If you’ve never heard of folk and blues duo Ferris & Sylvester, that will simply not be possible for much longer. Balancing on the verge of something spectacular this London based band are growing in popularity by the day and making beautiful music which demands and deserves an audience.
Already old timers at the Spiritual Bar in Camden, Issy Ferris and Archie Sylvester are no strangers to the London gig scene. Both performed as solo artists before taking the leap and deciding to focus on making music together almost two years ago.
Since then they’ve released the four track EP The Yellow Line as well as songs including Better in Yellow and The Room which highlight their backgrounds in folk and blues. These songs are carried on a beautiful harmonica tune which fans of old country music cannot help but fall head over heels for.
Newest single London’s Blues was released on January 5th and has already seen insane success gaining over 92,000 streams on Spotify in its first ten days. And with another EP, Made in Streatham, due early February it really seems as though there is no stopping the magic.
We got to speak to Issy and Archie before their first show at Battersea Arts Centre. Here’s what they had to say about their music, new EP and the story behind the music:
What can we expect from the upcoming EP?
Issy: Well, the EP it’s called Made in Streatham and Archie and I actually produced, wrote and recorded it all in our flat in Streatham, hence the name and we spent a good couple of weeks recording it.
We insulated our whole kitchen and living room area and invited in all our favourite musicians. Like the trumpet player tonight is on there and a cellist, drummer and a bass player. They all came in and we recorded it in our slippers, whilst I was knitting most of the time! Having a nice time. It was really, really fun.
What was it like living amongst recording at the same time?
Archie: You should ask our housemate really instead of us, it was absolutely fine for us! Our housemate Adam, is coming tonight actually, so maybe we should give him a shoutout.
Ha, yes for surviving the recording!
Issy: It was his birthday on the first day and we were like ‘sorrrry’
Archie: We told him “I hope you’re alright, we’re going to do some recording in the kitchen” and he said “yeah man, don’t worry”
I don’t think he had any idea what he was walking into when he came into the kitchen and there was a gazebo up with a drum kit, recording equipment all over the place and he couldn’t even get into the kitchen to do any cooking.
At least he’ll always remember his birthday this year, that’s a memorable way to spend it.
Issy: Exactly! I think we made a great impression on his birthday.
Archie: And his brother actually, on our latest single London’s Blues. We finished it and we just felt like it wanted something else. It’s got some claps at the end and we asked him and his brother to come in and record those claps just in our studio at home.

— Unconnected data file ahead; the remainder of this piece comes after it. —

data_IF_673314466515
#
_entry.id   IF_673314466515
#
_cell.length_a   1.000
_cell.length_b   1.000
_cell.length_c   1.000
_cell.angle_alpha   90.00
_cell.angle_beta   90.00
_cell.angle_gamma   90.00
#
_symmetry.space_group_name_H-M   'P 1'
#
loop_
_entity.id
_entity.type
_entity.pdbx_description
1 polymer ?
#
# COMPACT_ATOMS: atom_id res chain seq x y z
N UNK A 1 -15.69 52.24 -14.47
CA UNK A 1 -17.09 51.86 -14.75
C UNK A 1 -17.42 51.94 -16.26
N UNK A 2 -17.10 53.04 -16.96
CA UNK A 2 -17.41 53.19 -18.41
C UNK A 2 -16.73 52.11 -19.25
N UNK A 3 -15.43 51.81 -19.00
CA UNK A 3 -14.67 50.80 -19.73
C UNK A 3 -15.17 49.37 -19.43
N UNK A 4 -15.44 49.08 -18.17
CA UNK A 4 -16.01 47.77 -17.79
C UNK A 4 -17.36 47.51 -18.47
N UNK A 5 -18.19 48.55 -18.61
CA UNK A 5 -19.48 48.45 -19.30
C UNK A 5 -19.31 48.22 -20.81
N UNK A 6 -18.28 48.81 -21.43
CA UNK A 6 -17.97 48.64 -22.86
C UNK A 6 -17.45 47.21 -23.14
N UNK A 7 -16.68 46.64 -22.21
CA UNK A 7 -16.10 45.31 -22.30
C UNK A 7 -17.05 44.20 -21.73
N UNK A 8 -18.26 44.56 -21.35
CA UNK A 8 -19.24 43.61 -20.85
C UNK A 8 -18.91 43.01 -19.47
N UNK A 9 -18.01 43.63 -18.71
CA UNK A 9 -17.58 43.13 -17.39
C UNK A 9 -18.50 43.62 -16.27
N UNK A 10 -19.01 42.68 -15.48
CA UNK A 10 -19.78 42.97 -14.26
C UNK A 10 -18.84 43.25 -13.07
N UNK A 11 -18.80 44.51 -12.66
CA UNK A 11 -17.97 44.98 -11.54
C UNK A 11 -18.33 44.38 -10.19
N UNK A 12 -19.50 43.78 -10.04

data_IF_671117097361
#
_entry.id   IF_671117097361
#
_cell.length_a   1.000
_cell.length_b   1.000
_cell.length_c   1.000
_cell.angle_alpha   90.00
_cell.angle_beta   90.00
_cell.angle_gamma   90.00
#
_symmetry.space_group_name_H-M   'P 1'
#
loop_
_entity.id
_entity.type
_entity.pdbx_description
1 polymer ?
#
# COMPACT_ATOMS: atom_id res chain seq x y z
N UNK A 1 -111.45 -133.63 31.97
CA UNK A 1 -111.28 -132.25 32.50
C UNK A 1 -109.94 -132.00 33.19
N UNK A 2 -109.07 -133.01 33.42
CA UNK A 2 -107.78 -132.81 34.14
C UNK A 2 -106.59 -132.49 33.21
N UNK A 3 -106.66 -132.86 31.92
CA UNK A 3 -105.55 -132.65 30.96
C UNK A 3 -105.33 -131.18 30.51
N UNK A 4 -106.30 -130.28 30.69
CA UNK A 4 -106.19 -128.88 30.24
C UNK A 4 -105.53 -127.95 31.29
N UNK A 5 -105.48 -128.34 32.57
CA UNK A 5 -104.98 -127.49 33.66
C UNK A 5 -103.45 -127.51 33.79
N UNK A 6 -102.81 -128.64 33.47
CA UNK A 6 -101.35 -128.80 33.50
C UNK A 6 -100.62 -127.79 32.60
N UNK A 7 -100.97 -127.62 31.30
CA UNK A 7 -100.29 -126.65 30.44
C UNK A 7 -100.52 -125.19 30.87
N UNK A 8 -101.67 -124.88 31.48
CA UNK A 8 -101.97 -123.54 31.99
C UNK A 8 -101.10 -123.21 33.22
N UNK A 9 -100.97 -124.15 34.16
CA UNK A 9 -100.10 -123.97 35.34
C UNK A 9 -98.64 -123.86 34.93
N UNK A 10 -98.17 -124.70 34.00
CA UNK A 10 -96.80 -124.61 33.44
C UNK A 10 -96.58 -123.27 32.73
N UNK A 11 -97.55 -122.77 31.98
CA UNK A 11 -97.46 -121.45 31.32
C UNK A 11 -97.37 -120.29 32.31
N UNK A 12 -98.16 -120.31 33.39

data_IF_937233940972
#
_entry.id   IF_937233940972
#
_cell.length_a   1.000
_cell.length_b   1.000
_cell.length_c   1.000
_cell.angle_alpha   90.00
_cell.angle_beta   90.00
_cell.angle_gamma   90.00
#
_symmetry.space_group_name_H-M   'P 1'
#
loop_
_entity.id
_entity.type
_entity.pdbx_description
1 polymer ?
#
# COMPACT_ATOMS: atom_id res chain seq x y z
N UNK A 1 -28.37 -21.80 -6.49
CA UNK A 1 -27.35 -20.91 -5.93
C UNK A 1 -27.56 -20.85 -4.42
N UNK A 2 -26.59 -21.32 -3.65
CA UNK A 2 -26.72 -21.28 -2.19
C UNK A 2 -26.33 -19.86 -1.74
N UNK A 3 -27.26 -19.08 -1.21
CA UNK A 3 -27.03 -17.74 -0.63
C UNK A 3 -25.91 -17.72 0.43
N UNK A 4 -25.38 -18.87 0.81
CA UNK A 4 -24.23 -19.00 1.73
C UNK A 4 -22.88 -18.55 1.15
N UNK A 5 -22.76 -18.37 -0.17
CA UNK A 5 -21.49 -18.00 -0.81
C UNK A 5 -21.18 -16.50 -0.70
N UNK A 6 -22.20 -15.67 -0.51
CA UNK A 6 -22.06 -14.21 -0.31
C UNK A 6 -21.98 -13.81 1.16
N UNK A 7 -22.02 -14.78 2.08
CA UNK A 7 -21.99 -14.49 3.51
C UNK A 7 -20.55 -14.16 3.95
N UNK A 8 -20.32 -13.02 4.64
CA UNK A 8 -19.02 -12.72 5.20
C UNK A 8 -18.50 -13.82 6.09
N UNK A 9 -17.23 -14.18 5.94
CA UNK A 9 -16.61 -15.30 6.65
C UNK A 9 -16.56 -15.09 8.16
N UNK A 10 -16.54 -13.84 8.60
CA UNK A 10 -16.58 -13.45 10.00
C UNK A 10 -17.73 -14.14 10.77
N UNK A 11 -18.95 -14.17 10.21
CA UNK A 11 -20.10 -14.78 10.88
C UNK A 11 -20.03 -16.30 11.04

So he came in and we just got them to clap and laugh along, so he’s pretty excited about that. He was on us to give him some royalties when we got onto New Music Friday but we’ll see about that (laughing)
Issy: I think he was happy because he does a really big laugh in it and was like “I’m on New Music Friday – done”
Yes, made it! So then how would you describe your sound to our readers?
Issy: To be honest it’s a bit of a mish of everything. I think we’ve made a genre of our own in a way.
Archie: I would say, correct me if you disagree, one thing about our music is we’re coming at it from different angles so it’s always meeting and moving.
Issy started off as quite a folky singer and I was quite a bluesy singer and songwriter and then we came together and now we’ve got something that’s somewhere in the middle, with a little rock and roll maybe.
How did you meet and become a band?
Issy: We actually met through the Spiritual Bar community. It’s a little folk/blues bar in Camden which has a family of musicians. Archie had been playing there for quite a few years and I had been playing there for several months but we hadn’t really met.
We had a mutual friend and I was doing a gig in West London and he came along and bought Archie, I think Archie was basically dragged there.
Archie: I was dragged there as a wing man actually. This is the full story. My mate dragged me out to a gig on a random Wednesday night and said “I really need you to come because I fancy this girl called Issy Ferris and I need a wing-man”.
So obviously I was a really good wing-man because I went along and then stole his bird, so he was really happy.
What a good story! and you’re still friends?
Issy: Yes, still friends! We all play at Spiritual Bar and that’s kind of where we grew. I wanted to be Archie’s backing singer so I joined his band.
Archie: And then kicked out the other members.
Issy: (laughing) So we started writing together and since then, we’ve kind of had our home up in Camden to rehearse and grow and develop and it’s been a bit of a whirlwind nearly two years.
So you’ve been a duo for two years now, but you were both singing individually before?
Archie: Yeah we were both doing our own thing, knocking around the London scene. We decided to concentrate on the duo exclusively after we took our demos and new songs that we’ve written to the producer Youth, who did our first EP called The Yellow Line.